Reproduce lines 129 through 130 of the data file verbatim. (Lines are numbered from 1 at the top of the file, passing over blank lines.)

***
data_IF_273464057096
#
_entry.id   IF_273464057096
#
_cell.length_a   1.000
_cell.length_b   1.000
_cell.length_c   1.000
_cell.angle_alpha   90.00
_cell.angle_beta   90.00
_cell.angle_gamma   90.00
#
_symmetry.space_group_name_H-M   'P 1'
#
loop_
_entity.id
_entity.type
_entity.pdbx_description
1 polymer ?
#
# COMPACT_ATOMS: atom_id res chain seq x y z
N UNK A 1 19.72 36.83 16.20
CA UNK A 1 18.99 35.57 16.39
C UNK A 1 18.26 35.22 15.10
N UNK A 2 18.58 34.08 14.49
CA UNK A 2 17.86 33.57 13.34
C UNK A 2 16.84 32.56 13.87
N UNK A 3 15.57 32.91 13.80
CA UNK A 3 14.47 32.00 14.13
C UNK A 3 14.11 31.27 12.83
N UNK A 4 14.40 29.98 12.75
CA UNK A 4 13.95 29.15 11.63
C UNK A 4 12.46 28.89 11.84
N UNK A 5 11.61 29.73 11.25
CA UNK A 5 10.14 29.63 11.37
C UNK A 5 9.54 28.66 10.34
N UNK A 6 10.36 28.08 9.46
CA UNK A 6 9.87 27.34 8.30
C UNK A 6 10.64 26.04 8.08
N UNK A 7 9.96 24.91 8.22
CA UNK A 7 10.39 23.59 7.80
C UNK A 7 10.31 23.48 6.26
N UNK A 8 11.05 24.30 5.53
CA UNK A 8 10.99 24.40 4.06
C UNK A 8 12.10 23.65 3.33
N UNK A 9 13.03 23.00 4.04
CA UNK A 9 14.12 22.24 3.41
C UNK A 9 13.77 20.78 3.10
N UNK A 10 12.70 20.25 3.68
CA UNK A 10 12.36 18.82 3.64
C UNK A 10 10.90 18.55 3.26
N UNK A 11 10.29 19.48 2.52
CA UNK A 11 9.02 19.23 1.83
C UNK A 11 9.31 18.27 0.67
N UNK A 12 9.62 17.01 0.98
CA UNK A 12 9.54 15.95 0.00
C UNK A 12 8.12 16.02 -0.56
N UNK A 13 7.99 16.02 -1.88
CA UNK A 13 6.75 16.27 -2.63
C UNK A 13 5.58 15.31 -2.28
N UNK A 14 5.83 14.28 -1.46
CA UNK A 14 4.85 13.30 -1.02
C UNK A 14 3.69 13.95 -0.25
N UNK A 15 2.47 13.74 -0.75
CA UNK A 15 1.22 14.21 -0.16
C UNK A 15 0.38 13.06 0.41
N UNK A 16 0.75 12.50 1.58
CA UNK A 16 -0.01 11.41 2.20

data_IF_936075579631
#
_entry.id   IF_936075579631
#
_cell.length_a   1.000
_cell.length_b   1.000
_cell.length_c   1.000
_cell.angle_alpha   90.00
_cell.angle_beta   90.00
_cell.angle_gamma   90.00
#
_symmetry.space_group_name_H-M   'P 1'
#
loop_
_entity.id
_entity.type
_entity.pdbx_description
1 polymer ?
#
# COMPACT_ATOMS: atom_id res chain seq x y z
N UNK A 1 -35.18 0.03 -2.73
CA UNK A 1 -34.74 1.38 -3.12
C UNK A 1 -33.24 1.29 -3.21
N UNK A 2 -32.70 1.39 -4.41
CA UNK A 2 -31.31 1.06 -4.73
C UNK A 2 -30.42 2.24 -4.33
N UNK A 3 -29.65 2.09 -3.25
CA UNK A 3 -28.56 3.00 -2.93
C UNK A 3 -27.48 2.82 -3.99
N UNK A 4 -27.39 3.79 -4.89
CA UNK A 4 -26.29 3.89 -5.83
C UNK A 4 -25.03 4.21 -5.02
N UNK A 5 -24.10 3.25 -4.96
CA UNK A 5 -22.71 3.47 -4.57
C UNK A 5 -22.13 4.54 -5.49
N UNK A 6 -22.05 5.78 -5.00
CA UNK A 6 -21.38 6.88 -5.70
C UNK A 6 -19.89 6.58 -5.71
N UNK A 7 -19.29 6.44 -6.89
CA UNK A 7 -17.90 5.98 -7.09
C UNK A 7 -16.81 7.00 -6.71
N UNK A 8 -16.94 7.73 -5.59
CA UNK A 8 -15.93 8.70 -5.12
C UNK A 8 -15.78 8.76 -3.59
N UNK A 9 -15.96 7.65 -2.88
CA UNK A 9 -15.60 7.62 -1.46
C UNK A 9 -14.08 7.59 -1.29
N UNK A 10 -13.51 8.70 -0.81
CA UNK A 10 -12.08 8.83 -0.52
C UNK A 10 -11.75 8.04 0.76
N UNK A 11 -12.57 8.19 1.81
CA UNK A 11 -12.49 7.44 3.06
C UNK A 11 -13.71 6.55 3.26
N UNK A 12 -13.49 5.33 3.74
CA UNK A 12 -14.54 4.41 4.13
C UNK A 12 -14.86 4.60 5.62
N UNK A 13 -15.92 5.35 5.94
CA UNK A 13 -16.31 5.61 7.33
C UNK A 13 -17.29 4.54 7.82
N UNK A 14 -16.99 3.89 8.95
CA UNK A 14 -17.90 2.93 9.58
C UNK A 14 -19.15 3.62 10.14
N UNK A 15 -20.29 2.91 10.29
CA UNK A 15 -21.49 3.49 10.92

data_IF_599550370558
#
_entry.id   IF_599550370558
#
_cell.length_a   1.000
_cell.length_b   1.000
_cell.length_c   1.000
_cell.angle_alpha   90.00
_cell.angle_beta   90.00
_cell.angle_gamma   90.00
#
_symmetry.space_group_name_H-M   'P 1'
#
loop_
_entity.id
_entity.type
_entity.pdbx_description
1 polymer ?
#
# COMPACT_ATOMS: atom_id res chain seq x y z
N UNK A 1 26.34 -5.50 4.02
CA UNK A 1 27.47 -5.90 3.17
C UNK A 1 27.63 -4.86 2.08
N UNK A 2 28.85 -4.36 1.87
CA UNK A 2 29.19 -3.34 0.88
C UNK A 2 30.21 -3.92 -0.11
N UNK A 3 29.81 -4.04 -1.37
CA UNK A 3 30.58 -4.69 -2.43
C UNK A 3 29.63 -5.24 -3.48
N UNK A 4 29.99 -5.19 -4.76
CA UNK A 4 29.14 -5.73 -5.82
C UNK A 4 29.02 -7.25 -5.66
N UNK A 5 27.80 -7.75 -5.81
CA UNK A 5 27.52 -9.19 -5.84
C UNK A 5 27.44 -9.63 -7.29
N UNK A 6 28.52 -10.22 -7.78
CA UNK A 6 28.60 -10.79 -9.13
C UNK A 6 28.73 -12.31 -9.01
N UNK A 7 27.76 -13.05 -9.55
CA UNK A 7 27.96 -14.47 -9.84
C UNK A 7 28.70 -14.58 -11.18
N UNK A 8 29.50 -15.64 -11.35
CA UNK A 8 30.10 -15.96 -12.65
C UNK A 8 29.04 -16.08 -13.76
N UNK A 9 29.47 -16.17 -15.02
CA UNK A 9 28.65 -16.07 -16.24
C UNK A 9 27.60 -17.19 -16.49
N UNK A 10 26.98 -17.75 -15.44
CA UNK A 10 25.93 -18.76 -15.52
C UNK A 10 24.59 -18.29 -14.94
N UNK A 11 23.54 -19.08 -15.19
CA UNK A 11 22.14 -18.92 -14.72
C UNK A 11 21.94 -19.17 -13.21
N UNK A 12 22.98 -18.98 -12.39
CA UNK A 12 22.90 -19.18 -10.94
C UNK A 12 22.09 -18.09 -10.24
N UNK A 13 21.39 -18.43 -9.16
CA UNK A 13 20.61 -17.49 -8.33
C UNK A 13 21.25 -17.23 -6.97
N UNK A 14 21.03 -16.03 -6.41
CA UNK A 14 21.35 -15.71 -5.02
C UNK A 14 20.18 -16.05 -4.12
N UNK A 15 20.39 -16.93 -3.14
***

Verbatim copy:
C UNK A 14 -19.15 3.62 10.14
N UNK A 15 -20.29 2.91 10.29